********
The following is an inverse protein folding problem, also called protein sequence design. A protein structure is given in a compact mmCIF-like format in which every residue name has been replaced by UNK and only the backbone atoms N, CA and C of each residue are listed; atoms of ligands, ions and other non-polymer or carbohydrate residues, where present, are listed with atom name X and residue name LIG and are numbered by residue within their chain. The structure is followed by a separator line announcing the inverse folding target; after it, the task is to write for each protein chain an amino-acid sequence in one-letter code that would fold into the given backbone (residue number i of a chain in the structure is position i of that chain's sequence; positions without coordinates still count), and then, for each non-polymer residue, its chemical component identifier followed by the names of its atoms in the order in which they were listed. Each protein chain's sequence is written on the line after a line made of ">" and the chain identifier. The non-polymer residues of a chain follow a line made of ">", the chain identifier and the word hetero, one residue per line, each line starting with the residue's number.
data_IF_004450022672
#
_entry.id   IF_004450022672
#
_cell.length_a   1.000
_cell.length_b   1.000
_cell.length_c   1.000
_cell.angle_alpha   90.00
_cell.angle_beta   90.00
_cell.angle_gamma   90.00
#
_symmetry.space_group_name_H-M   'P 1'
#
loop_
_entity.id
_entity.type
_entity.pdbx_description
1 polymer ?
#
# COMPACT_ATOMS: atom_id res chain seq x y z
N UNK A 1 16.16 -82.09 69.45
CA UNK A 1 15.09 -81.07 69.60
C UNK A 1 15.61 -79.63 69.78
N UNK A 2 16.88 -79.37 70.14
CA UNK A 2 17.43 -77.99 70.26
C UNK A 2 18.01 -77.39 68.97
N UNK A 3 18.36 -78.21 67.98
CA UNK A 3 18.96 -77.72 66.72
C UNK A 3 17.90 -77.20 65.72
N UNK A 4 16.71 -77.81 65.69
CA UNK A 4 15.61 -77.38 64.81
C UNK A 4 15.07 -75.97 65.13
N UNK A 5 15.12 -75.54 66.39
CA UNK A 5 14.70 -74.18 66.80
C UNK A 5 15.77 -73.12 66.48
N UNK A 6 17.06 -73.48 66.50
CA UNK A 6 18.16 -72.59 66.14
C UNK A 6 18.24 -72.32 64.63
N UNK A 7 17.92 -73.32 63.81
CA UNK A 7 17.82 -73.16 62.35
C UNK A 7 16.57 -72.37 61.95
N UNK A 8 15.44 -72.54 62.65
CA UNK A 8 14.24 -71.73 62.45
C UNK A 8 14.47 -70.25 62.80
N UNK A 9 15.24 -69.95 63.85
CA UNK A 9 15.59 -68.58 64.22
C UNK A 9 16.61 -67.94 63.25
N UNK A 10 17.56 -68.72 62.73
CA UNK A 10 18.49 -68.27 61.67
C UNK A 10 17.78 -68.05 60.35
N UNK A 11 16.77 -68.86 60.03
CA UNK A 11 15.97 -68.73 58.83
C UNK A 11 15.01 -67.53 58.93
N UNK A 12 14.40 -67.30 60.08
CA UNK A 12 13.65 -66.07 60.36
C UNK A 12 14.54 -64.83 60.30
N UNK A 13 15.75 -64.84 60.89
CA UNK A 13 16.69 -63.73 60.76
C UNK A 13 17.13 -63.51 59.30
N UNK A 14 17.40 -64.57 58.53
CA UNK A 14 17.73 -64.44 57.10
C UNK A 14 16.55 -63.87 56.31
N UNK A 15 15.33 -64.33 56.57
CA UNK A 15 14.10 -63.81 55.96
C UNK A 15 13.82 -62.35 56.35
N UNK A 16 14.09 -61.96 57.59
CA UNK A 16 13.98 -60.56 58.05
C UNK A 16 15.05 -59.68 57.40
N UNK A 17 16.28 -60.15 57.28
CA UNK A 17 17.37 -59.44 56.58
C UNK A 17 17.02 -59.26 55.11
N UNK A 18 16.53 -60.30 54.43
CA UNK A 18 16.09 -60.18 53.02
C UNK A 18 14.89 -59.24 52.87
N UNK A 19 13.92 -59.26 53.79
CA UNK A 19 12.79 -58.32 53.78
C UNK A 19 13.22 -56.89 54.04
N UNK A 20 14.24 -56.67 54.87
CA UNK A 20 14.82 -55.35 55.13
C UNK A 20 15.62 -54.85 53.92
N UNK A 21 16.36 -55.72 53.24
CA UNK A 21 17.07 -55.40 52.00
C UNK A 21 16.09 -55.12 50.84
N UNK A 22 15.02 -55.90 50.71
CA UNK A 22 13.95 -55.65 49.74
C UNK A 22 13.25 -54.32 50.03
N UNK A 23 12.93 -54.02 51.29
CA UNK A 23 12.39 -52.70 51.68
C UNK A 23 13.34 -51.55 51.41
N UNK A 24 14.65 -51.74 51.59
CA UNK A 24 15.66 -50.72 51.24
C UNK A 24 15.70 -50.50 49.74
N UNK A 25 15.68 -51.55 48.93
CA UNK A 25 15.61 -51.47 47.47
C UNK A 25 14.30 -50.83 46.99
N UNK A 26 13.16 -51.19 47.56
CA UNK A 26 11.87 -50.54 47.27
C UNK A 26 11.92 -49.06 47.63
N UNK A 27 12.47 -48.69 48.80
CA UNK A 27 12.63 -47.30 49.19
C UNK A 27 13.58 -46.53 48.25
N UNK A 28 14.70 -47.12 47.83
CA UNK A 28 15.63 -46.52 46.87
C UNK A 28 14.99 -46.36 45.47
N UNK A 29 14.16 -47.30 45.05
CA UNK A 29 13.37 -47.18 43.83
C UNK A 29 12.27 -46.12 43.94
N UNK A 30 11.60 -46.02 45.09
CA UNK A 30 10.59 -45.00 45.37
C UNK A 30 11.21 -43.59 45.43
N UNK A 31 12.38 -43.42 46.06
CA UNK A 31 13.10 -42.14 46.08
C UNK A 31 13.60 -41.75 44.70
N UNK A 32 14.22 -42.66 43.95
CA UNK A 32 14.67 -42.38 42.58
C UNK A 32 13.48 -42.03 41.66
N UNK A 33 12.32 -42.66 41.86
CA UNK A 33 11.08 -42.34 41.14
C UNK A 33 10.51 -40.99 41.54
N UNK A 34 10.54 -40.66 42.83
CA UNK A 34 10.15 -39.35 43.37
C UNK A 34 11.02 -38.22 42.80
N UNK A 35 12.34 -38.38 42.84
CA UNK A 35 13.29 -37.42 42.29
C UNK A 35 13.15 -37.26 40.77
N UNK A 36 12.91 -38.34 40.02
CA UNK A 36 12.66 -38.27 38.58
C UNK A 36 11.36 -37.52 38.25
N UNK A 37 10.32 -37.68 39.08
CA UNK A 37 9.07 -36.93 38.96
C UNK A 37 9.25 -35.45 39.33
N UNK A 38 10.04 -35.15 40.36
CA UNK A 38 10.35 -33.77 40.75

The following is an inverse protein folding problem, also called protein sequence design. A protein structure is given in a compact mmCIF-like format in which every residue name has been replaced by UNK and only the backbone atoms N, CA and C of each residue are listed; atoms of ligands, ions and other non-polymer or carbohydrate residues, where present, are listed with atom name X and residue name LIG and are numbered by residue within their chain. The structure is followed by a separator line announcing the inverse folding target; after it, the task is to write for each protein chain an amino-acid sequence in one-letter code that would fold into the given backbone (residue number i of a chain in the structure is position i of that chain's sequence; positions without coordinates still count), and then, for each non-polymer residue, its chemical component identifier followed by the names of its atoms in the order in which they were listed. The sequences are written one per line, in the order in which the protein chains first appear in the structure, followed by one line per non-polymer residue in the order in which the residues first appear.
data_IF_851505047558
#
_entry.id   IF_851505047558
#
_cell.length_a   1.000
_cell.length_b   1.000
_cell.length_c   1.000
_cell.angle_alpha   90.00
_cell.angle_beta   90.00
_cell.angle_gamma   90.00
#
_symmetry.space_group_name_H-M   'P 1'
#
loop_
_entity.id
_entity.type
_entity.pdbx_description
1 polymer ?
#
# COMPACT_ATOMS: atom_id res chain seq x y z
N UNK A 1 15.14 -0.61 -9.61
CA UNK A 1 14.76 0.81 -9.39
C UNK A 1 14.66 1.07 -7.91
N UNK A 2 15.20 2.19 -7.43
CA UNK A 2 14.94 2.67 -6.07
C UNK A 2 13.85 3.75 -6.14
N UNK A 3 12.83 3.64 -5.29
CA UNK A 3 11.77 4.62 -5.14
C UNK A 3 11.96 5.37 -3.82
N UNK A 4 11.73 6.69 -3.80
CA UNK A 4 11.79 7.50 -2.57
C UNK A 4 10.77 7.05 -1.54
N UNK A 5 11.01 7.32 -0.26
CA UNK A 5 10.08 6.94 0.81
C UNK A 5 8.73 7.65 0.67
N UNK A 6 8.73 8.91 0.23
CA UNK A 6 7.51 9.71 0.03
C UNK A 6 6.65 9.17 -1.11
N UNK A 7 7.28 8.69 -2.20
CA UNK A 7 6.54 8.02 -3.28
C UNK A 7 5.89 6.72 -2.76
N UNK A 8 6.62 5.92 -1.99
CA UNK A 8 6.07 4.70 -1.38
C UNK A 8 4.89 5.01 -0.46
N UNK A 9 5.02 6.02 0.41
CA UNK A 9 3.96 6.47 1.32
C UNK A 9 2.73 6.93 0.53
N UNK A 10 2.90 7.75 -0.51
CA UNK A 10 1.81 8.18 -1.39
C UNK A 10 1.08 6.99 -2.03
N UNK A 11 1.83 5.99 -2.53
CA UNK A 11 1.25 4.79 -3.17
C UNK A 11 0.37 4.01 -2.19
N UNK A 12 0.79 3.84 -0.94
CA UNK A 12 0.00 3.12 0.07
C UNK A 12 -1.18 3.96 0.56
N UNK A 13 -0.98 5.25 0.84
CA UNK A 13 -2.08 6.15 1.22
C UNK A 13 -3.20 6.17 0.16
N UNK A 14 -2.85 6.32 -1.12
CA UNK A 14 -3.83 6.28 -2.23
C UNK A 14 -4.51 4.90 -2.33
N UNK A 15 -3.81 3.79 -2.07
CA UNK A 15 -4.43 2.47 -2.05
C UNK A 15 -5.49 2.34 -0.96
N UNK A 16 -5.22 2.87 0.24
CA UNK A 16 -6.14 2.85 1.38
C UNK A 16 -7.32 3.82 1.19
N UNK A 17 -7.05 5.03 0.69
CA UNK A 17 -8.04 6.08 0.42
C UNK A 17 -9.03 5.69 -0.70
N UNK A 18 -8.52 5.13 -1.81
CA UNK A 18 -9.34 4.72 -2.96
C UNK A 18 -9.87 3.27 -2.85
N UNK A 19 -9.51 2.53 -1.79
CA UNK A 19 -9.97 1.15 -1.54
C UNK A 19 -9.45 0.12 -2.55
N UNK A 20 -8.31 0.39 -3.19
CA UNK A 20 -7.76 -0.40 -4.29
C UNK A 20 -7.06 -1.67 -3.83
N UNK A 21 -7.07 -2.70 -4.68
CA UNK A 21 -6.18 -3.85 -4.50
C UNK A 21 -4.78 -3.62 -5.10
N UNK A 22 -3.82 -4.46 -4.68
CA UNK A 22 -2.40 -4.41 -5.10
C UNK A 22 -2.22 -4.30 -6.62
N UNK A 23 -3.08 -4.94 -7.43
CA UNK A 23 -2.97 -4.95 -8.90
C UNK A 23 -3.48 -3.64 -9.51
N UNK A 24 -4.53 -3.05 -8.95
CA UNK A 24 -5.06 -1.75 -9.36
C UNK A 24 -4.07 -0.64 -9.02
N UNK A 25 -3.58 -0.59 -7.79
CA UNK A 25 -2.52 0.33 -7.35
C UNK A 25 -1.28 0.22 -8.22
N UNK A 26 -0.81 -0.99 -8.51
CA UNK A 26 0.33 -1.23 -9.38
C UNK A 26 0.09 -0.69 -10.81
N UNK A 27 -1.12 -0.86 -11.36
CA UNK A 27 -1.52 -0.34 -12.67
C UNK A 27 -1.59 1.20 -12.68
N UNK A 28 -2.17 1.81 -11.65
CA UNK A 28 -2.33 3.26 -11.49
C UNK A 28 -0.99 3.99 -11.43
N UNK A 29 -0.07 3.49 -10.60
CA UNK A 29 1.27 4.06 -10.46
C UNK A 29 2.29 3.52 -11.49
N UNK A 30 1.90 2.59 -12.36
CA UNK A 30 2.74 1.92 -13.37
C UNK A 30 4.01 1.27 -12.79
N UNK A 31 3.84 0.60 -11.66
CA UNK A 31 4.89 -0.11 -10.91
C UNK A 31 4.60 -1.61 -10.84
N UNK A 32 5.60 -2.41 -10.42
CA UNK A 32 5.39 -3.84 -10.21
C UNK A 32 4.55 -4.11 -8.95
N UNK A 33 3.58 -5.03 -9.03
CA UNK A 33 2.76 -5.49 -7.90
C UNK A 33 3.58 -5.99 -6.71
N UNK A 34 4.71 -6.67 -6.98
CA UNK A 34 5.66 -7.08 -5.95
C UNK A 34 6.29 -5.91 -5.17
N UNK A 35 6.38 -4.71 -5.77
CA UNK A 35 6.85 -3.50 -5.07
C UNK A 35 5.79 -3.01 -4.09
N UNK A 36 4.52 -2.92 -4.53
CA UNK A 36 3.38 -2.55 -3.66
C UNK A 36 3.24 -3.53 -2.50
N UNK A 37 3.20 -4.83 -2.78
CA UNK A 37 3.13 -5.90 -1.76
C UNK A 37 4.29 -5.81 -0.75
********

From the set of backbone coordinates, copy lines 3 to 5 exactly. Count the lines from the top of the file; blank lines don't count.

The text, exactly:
#
_entry.id   IF_004450022672
#